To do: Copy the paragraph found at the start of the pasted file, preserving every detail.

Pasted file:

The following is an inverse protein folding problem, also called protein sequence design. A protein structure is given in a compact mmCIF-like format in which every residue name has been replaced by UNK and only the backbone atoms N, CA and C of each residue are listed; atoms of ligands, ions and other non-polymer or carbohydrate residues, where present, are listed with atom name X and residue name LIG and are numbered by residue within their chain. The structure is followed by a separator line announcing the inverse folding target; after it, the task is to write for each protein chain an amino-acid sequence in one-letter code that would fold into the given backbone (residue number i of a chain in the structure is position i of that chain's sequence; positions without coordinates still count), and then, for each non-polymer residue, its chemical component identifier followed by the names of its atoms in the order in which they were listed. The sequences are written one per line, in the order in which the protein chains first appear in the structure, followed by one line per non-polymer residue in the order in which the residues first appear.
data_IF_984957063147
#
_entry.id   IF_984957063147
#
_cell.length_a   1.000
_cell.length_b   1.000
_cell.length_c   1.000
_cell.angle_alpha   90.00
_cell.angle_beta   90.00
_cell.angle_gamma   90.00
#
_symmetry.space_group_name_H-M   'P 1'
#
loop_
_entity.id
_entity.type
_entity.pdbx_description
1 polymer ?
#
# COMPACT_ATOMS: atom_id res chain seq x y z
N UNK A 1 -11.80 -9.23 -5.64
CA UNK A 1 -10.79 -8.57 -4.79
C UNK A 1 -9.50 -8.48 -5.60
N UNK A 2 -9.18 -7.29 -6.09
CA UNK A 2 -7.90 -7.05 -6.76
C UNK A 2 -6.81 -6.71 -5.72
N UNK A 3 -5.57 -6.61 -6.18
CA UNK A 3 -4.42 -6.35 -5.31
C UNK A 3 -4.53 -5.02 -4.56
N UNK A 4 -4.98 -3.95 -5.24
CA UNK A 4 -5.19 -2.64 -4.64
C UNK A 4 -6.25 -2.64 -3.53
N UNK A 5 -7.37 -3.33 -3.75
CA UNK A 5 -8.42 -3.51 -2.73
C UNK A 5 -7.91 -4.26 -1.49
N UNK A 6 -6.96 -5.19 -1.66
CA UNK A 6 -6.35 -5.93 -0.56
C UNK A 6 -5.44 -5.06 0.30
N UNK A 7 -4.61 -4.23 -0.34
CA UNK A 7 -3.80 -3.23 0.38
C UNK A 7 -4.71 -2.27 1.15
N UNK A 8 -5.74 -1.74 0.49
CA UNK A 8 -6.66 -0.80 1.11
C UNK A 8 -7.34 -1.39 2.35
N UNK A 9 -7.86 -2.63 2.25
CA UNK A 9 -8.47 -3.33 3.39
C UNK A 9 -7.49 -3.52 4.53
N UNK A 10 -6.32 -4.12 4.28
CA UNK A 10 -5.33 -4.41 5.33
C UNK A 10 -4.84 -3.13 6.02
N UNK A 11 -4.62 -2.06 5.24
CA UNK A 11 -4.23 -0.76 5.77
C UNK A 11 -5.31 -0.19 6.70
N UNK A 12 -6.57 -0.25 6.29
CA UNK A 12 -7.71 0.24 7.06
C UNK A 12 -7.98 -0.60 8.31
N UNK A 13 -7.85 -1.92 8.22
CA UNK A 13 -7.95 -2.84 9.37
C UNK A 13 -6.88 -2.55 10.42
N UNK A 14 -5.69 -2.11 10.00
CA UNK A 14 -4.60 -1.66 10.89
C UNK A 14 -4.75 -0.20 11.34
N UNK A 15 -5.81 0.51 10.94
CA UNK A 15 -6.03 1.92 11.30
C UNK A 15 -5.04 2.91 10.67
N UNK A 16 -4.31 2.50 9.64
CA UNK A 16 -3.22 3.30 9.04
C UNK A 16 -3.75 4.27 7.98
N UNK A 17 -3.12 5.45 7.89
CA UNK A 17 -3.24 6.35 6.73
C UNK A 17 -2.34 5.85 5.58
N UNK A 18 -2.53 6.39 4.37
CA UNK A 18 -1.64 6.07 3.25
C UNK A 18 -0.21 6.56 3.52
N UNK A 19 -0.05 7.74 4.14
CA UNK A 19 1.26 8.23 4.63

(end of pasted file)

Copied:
The following is an inverse protein folding problem, also called protein sequence design. A protein structure is given in a compact mmCIF-like format in which every residue name has been replaced by UNK and only the backbone atoms N, CA and C of each residue are listed; atoms of ligands, ions and other non-polymer or carbohydrate residues, where present, are listed with atom name X and residue name LIG and are numbered by residue within their chain. The structure is followed by a separator line announcing the inverse folding target; after it, the task is to write for each protein chain an amino-acid sequence in one-letter code that would fold into the given backbone (residue number i of a chain in the structure is position i of that chain's sequence; positions without coordinates still count), and then, for each non-polymer residue, its chemical component identifier followed by the names of its atoms in the order in which they were listed. The sequences are written one per line, in the order in which the protein chains first appear in the structure, followed by one line per non-polymer residue in the order in which the residues first appear.